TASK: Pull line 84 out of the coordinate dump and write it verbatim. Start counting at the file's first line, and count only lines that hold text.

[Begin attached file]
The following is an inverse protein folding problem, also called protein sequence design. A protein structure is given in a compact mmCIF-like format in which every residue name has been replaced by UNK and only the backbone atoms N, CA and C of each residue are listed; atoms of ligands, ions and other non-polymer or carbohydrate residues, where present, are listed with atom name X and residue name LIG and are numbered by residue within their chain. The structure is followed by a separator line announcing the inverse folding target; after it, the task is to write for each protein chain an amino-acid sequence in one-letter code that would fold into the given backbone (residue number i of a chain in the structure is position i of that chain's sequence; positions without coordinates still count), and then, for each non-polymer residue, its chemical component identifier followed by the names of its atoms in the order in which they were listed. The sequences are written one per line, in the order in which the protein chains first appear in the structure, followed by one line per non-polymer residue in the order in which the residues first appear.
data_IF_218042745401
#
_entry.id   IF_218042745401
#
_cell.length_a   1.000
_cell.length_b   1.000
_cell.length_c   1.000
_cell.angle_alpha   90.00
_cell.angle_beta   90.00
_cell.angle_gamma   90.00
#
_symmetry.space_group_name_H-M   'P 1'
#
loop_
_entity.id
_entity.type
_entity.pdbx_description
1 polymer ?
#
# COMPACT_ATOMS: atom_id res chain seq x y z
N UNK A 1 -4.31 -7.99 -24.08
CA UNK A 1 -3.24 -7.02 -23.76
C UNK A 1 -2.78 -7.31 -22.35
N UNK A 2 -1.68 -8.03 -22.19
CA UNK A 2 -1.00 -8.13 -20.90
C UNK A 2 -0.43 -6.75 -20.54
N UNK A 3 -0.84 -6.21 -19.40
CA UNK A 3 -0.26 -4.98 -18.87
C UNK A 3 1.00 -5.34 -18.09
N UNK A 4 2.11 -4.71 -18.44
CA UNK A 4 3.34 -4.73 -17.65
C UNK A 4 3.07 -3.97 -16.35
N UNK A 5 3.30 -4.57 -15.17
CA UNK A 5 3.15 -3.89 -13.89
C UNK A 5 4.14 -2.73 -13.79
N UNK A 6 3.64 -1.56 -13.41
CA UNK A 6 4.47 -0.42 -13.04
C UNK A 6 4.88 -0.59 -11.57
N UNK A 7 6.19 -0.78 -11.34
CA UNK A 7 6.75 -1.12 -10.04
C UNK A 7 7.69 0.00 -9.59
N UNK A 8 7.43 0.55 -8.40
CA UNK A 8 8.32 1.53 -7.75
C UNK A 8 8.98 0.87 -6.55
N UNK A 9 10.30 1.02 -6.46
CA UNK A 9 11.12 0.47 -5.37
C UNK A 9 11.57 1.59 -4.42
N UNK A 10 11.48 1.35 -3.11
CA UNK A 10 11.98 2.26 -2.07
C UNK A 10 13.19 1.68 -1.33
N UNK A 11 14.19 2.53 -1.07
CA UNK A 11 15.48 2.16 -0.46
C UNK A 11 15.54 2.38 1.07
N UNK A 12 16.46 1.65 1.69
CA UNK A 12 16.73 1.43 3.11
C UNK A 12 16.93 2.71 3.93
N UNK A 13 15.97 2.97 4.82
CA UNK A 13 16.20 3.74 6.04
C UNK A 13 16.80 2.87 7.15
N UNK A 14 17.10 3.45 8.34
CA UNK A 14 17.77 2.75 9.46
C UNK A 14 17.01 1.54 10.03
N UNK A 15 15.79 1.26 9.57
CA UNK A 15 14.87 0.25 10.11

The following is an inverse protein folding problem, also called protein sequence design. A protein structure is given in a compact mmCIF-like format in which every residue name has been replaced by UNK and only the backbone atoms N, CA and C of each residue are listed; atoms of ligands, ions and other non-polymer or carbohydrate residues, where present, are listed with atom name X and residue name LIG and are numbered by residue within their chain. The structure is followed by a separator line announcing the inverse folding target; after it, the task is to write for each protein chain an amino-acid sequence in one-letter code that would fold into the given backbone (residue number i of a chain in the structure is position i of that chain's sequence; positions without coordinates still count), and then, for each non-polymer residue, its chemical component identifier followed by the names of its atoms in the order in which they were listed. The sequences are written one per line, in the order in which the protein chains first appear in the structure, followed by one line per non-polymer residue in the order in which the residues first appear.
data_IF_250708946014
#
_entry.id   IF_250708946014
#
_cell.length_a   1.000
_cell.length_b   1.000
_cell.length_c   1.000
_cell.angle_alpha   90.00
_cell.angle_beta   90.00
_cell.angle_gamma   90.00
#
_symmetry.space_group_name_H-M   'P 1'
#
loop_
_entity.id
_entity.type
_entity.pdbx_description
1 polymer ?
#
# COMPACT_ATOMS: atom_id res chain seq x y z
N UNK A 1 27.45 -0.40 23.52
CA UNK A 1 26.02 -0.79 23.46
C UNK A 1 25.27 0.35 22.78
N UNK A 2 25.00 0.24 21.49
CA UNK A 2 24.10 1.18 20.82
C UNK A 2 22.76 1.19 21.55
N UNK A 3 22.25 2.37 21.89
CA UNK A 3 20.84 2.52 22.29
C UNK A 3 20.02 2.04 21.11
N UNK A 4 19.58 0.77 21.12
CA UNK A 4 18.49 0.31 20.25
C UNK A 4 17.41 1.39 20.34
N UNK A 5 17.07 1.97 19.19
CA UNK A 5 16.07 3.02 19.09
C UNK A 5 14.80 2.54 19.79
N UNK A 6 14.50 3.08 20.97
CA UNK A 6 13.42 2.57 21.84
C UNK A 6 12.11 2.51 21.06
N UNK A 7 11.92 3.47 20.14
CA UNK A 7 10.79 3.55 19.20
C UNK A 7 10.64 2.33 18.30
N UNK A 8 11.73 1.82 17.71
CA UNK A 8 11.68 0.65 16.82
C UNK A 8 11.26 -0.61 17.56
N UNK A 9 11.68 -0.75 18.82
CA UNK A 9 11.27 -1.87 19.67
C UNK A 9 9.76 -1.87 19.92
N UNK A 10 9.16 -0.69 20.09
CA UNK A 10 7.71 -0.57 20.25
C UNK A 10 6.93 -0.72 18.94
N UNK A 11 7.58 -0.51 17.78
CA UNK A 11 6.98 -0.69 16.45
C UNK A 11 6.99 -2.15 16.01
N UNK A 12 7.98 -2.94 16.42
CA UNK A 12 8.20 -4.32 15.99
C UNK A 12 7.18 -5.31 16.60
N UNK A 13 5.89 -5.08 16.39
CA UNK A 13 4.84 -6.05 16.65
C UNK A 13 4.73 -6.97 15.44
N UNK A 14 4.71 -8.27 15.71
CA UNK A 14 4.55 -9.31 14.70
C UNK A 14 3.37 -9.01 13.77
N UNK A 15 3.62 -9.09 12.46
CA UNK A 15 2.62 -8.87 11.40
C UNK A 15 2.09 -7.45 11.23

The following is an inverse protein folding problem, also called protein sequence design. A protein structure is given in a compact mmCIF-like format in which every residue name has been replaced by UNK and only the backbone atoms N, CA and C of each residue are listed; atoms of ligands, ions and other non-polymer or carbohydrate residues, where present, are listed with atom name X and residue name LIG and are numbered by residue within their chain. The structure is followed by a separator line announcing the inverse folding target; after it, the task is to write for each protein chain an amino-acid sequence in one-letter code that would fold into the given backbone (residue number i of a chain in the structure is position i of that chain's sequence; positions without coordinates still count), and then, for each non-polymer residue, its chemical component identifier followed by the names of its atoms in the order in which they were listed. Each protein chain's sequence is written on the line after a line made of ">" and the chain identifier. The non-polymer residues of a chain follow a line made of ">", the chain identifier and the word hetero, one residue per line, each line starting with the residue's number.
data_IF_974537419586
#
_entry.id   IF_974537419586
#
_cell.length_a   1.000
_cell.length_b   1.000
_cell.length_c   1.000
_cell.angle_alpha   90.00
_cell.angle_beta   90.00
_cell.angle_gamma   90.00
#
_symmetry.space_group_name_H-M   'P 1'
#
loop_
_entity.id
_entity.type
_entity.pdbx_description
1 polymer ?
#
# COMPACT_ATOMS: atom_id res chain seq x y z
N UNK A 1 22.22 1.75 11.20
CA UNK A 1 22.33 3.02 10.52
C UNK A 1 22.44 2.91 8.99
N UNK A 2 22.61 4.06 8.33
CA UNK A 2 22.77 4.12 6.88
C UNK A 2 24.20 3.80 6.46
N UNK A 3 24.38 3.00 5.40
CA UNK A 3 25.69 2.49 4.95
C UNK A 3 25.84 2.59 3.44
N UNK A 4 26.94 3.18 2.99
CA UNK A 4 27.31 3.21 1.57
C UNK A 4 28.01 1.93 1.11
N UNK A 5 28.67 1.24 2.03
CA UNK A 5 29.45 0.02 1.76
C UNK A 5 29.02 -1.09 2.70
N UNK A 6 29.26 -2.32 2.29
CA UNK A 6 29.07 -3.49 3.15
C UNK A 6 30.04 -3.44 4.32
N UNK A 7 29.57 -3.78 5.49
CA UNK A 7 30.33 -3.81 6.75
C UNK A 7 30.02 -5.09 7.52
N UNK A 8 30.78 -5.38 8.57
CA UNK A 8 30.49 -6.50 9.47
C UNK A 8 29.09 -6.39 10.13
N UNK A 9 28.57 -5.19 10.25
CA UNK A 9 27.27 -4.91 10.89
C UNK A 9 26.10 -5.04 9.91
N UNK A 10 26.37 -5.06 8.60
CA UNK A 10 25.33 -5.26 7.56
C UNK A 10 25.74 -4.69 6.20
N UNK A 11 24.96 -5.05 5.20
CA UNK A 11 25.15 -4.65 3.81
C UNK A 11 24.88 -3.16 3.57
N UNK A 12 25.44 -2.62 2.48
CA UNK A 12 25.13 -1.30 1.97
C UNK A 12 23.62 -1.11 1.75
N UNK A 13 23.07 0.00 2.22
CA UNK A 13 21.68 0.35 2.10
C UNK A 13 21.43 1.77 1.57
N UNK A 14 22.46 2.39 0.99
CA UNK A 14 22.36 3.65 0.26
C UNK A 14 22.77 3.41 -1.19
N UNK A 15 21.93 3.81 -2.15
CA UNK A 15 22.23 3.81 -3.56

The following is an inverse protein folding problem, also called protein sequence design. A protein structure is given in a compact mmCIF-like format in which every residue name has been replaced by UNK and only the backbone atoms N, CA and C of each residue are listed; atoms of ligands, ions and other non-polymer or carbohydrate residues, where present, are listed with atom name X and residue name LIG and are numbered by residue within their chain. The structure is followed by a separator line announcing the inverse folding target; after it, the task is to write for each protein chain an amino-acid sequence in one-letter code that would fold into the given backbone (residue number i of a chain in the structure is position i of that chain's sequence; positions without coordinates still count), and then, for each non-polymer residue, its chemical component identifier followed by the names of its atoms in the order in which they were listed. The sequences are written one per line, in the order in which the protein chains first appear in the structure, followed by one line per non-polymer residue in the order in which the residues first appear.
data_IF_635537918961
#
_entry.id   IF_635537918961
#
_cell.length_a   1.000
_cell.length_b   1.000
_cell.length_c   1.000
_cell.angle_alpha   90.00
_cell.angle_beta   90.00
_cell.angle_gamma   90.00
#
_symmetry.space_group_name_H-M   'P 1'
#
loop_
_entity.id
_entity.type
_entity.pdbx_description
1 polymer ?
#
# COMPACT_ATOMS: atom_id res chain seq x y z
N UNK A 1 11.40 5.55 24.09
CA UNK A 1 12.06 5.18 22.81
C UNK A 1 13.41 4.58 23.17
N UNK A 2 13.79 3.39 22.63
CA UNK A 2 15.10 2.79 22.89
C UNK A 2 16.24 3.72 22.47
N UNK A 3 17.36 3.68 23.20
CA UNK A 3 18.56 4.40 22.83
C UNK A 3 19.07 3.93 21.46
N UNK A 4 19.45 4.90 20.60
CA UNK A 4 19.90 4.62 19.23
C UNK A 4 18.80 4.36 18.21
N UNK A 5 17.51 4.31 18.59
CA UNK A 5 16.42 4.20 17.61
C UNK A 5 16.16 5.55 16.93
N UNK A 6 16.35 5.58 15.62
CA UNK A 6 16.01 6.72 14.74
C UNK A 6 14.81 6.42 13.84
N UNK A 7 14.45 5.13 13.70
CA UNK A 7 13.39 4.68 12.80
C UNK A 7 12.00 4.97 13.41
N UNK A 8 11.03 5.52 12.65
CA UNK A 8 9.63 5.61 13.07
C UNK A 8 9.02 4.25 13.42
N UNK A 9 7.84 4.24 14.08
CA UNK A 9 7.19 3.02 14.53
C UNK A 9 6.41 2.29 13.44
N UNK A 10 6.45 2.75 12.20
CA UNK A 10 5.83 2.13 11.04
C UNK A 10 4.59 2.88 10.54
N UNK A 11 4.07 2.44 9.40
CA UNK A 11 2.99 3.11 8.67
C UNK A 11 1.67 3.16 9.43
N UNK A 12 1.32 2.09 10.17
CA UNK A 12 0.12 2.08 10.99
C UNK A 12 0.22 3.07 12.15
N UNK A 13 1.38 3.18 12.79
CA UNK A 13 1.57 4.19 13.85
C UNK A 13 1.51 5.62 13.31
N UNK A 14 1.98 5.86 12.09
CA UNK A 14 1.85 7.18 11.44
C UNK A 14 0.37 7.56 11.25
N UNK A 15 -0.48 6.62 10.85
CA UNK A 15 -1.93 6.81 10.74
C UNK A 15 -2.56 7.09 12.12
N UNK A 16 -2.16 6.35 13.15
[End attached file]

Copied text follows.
1 polymer ?